The Securities & Exchange Commission (SEC) of Sri Lanka has delayed the implementation of an April 2010 directive issued to the Colombo Stock Exchange (CSE) to improve its market microstructure following a request made by brokers. Informed sources told the Business Time this week that the brokers wanted a revision of the commission structure which had been reduced although the SEC board of directors did not consider the request. “The brokers were not in agreement with the reduction,” one source said. According to a circular from the CSE, the SEC at a meeting held on 3 June 2010, agreed to delay the implementation of the directive by one month. Accordingly, the directive will be effective on 1 August 2010.
Sources also told the Business Times that the brokers had requested that the implementation of the directive be delayed. The SEC did adhere to the request by delaying implementation by one month, giving the brokers enough time to prepare.
According to the SEC, the implementation of the directive will remove the two band fee structure currently applicable and replace it with one band for transactions up to Rs.50 million. It also reduces the transaction costs of trades below that of Rs.50 million by reducing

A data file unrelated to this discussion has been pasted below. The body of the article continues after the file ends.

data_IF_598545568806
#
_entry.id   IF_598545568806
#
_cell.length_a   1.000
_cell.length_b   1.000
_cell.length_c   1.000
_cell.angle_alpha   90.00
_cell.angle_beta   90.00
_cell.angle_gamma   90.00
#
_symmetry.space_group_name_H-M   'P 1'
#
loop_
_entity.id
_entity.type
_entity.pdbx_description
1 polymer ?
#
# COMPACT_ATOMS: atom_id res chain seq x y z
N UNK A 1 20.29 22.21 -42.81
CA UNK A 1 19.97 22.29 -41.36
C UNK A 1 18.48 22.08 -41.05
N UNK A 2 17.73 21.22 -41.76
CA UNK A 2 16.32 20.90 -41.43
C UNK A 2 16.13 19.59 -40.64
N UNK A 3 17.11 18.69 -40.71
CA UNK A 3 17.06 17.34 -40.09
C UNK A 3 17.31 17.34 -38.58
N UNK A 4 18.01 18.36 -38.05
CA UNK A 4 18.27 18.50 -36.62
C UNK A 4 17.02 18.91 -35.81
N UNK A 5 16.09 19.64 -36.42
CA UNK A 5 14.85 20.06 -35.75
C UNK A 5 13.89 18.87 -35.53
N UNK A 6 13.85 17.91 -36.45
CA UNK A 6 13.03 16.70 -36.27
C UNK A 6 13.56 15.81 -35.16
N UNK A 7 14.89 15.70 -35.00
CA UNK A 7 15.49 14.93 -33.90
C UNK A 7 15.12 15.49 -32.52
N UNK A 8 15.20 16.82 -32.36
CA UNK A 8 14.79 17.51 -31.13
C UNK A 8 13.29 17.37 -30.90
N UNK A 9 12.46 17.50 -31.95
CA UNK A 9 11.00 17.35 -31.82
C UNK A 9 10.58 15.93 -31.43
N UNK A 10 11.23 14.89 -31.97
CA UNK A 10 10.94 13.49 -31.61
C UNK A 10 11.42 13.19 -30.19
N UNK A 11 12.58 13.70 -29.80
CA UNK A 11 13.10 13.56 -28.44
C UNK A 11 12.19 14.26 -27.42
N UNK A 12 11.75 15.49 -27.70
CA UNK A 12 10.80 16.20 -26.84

SEC cess, CDS fees, CSE fees and brokerage fees by 20% on the fee structure applicable to transactions over Rs.1 million (1.225%) at present.
The threshold on negotiable brokerage is to be reduced to Rs.50 million from Rs.100 million with a minimum brokerage floor of 0.15%.
The SEC, CSE, CDS fees and government levy will remain the same as currently applicable charges for negotiable trades. The total will be 1.02% up to Rs.50 million transaction costs from 1.425% for transaction costs of up to Rs.1 million and 1.225% for transaction costs from Rs.1million up to Rs.100 million.
A market analyst said it still remains to be seen as to the impact of the revision in cost structure on the volumes traded in the market.
Volumes have increased significantly over the past few months with high turnover levels. “For large clients, brokerage has always been deemed too high.”
State institutions have been some of the biggest buyers of some shares which is part of the reason that levels have been so high over the past three to four months. The analyst said it is a positive sign that the state is diversifying its investments, provided they are doing so in a proper and rational manner. Foreign sellers have generally been net sellers.
He also said with 21 broking firms, reaction is mixed on the cost structure change including other changes such as the crossing threshold which has been increased to Rs.20 million from Rs.10 million.